Egyptian Islamist groups seek truce with army
CAIRO - Two former Egyptian militant groups have proposed a truce between the military and the ousted president's Muslim Brotherhood group, in a move that highlights the extent to which Islamists have been weakened by a massive security crackdown.
The leaders of the Gamaa Islamiya and Islamic Jihad movements said Monday their initiative calls for supporters of former President Mohammed Morsi to cease street demonstrations if the military-backed government halts their moves against them.
The two groups, which waged an insurgency against the government in the 1990s but later renounced violence, want the army and Brotherhood to enter into dialogue. The military deposed Morsi on July 3 after millions took to the street demanding his resignation.
Morsi's allies have previously insisted on his reinstatement as a precondition to talks, but Islamic Jihad leader Mohammed Abu Samra told The Associated Press that the proposed truce had no "red lines."
While the groups do not speak for the Brotherhood itself, the initiative is a new sign of flexibility from the pro-Morsi Islamist camp, whose protest campaign is waning. Hundreds of Brotherhood leaders and organizers have been arrested in the crackdown and numbers at their formerly massive rallies have dwindled.
Egypt's worst bout of violence in its past 2 ½ years of turmoil was set off when security forces backed by snipers and armored vehicles broke up two sprawling pro-Morsi protest camps on Aug. 14. More than 1,000 people, mostly Morsi supporters, were killed in the raids and other violence over the next several days. Morsi's supporters retaliated by attacking dozens of police stations, torching churches and setting government buildings on fire.
"We are paving the way for talks," Abu Samra said by telephone. "We can't hold talks while we are at the points of swords in the midst of killings and crackdowns." He said the groups were "extending their hands" to avoid a bloodier confrontation with the military, which he accuses of "defaming" the Brotherhood in the media and mosques.
The crackdown continued however on Monday, as the state news agency announced the arrest of former youth minister and senior Brotherhood member Osama Yassin.
Top Brotherhood negotiator Amr Darrag said the group is open for talks but needs "confidence-building measures." However, he added, "the other side didn't show a single gesture or any sign that it is ready for dialogue. It only talks about it."
Meanwhile, the Brotherhood called for new rallies on Aug. 30. A security official said authorities would be on high alert nationwide that day for fear of new bout of violence.
The interim president's office could not be immediately reached for comment. Egypt's Interim Prime Minister Hazem el-Beblawi had earlier told reporters that security measures will not be enough on their own and that Egypt "must go down the political path" to work out a democratic transition through reconciliation.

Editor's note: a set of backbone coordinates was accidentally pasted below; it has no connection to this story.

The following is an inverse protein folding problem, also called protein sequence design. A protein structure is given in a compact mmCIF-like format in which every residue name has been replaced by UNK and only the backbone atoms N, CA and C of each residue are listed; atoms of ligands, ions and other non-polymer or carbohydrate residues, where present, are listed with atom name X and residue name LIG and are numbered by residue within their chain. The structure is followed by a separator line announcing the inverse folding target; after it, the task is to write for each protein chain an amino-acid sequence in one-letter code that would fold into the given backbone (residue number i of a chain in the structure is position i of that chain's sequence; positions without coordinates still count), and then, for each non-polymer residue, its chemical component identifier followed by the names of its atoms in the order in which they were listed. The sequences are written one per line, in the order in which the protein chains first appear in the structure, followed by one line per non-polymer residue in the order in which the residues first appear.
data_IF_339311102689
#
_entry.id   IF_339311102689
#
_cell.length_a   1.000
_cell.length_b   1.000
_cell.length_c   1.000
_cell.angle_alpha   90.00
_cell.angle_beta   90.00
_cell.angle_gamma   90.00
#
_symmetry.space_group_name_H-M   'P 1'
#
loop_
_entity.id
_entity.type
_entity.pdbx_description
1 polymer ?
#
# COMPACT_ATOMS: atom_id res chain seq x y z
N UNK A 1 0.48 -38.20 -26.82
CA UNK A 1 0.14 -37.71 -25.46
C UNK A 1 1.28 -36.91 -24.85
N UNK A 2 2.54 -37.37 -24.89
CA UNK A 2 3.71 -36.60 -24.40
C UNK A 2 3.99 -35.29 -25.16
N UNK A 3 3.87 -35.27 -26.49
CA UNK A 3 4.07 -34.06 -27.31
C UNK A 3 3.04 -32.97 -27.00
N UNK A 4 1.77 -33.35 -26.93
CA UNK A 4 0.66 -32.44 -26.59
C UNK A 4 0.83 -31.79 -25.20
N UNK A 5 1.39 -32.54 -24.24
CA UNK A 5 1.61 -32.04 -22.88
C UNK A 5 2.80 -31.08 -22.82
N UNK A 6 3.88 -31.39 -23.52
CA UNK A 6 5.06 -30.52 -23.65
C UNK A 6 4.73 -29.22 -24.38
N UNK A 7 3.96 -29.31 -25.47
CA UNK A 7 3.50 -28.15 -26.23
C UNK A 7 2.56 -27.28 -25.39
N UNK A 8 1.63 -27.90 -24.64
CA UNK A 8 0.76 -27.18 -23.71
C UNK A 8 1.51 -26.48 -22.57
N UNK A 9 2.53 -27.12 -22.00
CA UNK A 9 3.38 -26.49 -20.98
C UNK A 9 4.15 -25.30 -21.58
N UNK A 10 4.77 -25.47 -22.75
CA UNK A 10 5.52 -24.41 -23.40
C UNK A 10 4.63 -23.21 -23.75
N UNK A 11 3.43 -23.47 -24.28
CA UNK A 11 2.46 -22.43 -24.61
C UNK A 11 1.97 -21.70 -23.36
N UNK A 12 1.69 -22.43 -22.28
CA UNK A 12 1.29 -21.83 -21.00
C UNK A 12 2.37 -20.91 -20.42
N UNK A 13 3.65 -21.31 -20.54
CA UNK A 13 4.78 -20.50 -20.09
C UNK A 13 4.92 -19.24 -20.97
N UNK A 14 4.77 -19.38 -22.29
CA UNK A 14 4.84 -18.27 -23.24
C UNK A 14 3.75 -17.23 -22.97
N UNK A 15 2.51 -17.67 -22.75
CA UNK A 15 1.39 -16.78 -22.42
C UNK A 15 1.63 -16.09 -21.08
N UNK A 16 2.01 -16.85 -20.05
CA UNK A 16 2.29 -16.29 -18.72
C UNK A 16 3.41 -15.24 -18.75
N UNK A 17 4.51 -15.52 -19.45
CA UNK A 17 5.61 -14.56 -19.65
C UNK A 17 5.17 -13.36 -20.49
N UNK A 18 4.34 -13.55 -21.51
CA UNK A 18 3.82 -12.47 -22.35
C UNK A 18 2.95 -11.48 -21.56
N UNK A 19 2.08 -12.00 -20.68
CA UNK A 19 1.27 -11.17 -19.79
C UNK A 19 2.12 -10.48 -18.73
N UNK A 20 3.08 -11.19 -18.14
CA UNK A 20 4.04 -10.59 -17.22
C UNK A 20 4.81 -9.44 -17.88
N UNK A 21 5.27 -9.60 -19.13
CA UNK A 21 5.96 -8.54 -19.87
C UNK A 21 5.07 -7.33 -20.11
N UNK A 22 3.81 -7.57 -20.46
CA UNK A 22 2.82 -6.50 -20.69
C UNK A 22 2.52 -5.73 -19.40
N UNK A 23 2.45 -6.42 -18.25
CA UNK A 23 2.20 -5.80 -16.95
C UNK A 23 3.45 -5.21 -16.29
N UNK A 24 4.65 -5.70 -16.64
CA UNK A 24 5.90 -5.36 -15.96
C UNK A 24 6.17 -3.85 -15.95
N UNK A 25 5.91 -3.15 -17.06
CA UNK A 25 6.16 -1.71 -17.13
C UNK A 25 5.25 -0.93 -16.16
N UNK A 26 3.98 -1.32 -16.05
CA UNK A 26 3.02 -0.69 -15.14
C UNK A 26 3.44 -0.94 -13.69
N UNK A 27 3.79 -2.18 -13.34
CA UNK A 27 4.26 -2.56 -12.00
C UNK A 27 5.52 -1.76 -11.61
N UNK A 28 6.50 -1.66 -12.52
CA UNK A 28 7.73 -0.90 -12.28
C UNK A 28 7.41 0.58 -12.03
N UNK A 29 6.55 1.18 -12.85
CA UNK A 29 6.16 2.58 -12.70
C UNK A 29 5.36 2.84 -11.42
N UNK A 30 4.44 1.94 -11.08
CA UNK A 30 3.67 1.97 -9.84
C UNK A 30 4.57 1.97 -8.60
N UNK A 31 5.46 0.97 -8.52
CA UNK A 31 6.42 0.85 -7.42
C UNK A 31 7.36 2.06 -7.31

He ruled out talks with anyone who had committed acts of violence, however.
The Brotherhood has lost much public support and is now largely resented by the general population. Its offices and Brotherhood-owned businesses have been attacked, while Egypt's media — almost uniformly against it since the closure of Islamist TV stations — describes the group as "terrorist."
In one incident Monday, authorities arrested the head of a kindergarten in the Nile Delta city of Kafr el-Zayat after parents complained she was teaching children pro-Morsi songs and anti-military chants, a security official said.
All officials spoke on condition of anonymity because they were not authorized to brief reporters.
Mohammed Hassan, spokesman of the Gamaa Islamiyah group, which once attacked police, Coptic Christians and tourists, said Islamists fear that the army could split if it continued using what he called excessive force against Islamists. "Things could get out of control and the army could fall apart," he said.
Attackers have attacked security forces almost daily in the largely lawless Sinai peninsula since Morsi's ouster. Islamic extremist groups head to the area to take refuge and set up training camps.
In the latest deadly incident, unknown attackers lined up and shot at least 25 men from the security forces after pulling them off a bus in a town near the border with the Gaza Strip last week.
Most Islamist currents already appear to have bowed to the security crackdown. The ultraconservative al-Nour party, for example, which was the only Islamist political faction to support Morsi's ouster, at first opposed amending parts of the constitution related to Islamic Shariah law. But on Sunday it said it will join a 50-member panel tasked to review the charter, saying it hopes to defend key Islamic references added to the text under Morsi.